Introduction

Deep Work is a book on the importance of focused work in order to succeed in an increasingly distracted world… written by Cal Newport, author of 5 self-help books and the “Study Hacks” blog focusing on career success.

Shallow vs Deep Work

There are two types of work: shallow work that only needs a little bit of your time and focus, like answering the phone or emails… and deep work that happens when you lock yourself in a room for 5+ hours and focus on one thing, completely free of any distraction.

A famous example of deep work is Bill Gates’ “think weeks”, where he would isolate himself and do nothing but read and think big thoughts.

Another example is: a great author can either isolate herself to write a book that will impact thousands and stand the test of time, or she can split her focus into slivers and get busy answering emails or engaging on social media, contributing no long-term or high-value work of any sort.

What’s wrong with shallow work?

The problem with shallow work is that it’s low value and commoditized – anyone can do it more or less.  But what’s worse is that the more shallow work you do, the more you forget how to do deep work!

Technology, networking, and social media have fragmented our attention too much.  As a result, we confine ourselves to feeling productive by keeping busy.  In contrast, deep work is how we can create value and improve our skills.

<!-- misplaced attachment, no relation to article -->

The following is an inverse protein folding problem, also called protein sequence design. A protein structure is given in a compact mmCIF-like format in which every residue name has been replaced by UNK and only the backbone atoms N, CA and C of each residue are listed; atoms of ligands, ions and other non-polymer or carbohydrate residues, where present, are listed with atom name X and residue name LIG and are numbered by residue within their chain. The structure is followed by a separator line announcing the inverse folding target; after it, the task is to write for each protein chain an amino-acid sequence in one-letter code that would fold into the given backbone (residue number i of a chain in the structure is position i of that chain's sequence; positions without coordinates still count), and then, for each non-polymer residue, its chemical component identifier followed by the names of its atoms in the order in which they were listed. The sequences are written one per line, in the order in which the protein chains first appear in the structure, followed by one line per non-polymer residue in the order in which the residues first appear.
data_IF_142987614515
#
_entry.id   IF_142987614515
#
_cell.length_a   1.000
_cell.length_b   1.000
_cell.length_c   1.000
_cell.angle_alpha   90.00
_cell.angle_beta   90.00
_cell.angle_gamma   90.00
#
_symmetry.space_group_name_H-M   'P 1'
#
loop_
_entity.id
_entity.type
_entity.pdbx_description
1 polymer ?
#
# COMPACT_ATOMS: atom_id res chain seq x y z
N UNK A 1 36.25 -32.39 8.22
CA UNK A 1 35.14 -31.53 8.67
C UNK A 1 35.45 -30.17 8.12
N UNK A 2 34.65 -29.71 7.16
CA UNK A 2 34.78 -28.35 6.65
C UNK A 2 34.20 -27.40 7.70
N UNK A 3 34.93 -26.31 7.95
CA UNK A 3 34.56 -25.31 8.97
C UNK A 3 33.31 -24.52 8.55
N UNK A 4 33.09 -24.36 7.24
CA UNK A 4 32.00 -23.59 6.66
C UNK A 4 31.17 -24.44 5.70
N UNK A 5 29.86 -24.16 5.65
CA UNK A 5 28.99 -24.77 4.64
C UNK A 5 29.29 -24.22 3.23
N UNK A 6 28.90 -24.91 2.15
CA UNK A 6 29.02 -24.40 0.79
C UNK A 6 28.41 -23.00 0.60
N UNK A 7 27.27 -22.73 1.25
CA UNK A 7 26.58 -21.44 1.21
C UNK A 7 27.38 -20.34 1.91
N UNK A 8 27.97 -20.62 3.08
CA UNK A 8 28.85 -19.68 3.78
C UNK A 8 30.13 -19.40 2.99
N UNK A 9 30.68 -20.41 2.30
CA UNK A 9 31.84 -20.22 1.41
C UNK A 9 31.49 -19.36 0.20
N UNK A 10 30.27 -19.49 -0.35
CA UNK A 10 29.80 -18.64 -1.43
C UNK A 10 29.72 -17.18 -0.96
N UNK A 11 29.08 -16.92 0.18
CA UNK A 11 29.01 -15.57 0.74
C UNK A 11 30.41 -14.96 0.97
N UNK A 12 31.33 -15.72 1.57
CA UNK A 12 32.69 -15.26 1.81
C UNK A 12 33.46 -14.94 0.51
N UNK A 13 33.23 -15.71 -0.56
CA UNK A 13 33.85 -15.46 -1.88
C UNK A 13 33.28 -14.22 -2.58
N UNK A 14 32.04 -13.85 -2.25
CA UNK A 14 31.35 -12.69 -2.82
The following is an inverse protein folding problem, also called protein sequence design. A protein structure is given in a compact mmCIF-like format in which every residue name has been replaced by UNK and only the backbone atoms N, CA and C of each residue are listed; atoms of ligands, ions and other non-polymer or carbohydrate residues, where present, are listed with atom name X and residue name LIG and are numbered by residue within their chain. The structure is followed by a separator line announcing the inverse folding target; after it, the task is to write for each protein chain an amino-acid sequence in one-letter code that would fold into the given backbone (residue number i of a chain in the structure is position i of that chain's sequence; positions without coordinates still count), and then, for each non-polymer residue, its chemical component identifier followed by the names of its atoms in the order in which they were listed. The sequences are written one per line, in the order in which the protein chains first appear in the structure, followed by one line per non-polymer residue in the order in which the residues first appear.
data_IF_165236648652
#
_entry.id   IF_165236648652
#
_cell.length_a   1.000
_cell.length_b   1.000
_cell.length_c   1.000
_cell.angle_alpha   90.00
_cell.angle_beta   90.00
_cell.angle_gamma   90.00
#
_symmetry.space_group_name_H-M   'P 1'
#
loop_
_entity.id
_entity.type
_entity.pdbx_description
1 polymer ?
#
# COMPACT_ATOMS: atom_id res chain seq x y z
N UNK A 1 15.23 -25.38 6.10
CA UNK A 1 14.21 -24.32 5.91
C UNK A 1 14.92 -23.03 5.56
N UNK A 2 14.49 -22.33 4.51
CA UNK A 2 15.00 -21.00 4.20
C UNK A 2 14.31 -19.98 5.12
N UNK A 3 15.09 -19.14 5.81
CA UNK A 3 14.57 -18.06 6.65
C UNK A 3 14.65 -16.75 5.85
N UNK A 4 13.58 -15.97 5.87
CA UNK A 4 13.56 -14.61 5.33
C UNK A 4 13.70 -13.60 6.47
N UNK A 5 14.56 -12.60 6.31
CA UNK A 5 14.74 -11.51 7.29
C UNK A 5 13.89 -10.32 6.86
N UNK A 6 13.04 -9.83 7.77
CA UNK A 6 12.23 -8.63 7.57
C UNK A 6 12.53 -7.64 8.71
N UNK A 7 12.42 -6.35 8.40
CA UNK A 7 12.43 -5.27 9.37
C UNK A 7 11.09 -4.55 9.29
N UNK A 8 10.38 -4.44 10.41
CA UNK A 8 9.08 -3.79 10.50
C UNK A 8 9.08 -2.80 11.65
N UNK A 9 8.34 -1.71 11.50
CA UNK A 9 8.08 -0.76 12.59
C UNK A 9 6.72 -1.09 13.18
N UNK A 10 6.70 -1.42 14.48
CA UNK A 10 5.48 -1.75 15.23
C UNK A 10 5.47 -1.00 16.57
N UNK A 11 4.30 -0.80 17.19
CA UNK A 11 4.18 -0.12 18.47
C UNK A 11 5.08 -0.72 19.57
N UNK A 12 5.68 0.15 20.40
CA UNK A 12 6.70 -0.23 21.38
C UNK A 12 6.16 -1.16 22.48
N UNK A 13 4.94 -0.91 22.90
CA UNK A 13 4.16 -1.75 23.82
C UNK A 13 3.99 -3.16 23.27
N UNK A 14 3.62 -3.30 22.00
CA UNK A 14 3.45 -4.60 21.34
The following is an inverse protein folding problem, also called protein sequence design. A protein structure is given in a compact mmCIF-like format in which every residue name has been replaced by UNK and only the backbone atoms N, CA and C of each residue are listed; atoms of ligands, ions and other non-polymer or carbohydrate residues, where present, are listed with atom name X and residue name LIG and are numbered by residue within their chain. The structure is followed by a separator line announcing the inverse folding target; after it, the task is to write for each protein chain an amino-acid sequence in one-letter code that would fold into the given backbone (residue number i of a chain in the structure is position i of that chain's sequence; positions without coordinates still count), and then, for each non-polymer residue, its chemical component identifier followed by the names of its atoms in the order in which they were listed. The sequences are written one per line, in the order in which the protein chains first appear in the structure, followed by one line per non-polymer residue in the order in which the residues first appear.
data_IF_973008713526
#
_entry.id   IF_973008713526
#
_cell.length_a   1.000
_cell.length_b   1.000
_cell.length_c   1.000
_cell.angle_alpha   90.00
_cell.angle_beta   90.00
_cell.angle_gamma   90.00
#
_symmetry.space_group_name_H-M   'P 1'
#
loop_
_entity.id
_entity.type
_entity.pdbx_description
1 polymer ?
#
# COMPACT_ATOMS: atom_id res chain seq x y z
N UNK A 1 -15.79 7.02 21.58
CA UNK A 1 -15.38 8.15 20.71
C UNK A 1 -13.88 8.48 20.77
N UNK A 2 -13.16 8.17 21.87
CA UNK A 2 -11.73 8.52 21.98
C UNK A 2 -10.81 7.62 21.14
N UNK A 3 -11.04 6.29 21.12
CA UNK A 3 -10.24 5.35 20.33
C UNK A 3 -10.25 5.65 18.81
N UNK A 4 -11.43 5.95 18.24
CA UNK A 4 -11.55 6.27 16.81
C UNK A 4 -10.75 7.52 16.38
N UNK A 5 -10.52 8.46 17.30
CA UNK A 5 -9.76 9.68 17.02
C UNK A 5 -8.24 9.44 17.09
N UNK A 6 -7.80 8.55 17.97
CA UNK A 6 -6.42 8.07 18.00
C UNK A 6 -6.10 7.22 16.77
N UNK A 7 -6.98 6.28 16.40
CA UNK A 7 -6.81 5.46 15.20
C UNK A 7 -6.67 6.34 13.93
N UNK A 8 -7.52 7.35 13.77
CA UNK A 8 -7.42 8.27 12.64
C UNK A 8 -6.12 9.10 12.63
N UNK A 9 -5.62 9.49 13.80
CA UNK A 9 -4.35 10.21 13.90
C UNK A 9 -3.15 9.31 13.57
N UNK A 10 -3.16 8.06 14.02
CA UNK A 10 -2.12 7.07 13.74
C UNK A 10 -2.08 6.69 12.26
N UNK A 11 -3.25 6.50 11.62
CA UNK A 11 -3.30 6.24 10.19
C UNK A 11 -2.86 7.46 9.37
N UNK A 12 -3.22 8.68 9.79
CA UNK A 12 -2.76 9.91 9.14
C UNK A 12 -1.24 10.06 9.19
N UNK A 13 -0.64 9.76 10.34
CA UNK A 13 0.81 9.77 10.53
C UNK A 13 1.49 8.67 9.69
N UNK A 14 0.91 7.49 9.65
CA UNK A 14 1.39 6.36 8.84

The Big Idea

The big idea is that our increasing distraction and focus on shallow work creates opportunities for the few who are still capable of  deep work.

Those who can master their focus, can get more and higher-quality output in less time.  Which in turn frees them to produce even more and higher-quality output and stay ahead of the competition.

What can we do about it?

We have to actively train ourselves and transform our work habits in order to put deep work – focused, uninterrupted work – at the core of what we do.

Maybe that means completely disconnecting for a couple of weeks once or twice a year.  Or regulating our access to social media.  Or allocating a short window every day to respond to emails.

The point is, all these are distractions from truly valuable work we could be performing, and from radically improving our skills.

Conclusion

Unfortunately, busyness – or shallow work – is what’s used as a proxy for productivity in the business world today.  The more emails you get and the more meetings you have, the more productive you appear.

But deep work is what stretches your mind and gives meaning to your life.  And as deep work becomes more scarce, it also becomes more valuable.

That’s why deep work is quickly becoming the super power of the 21st century!

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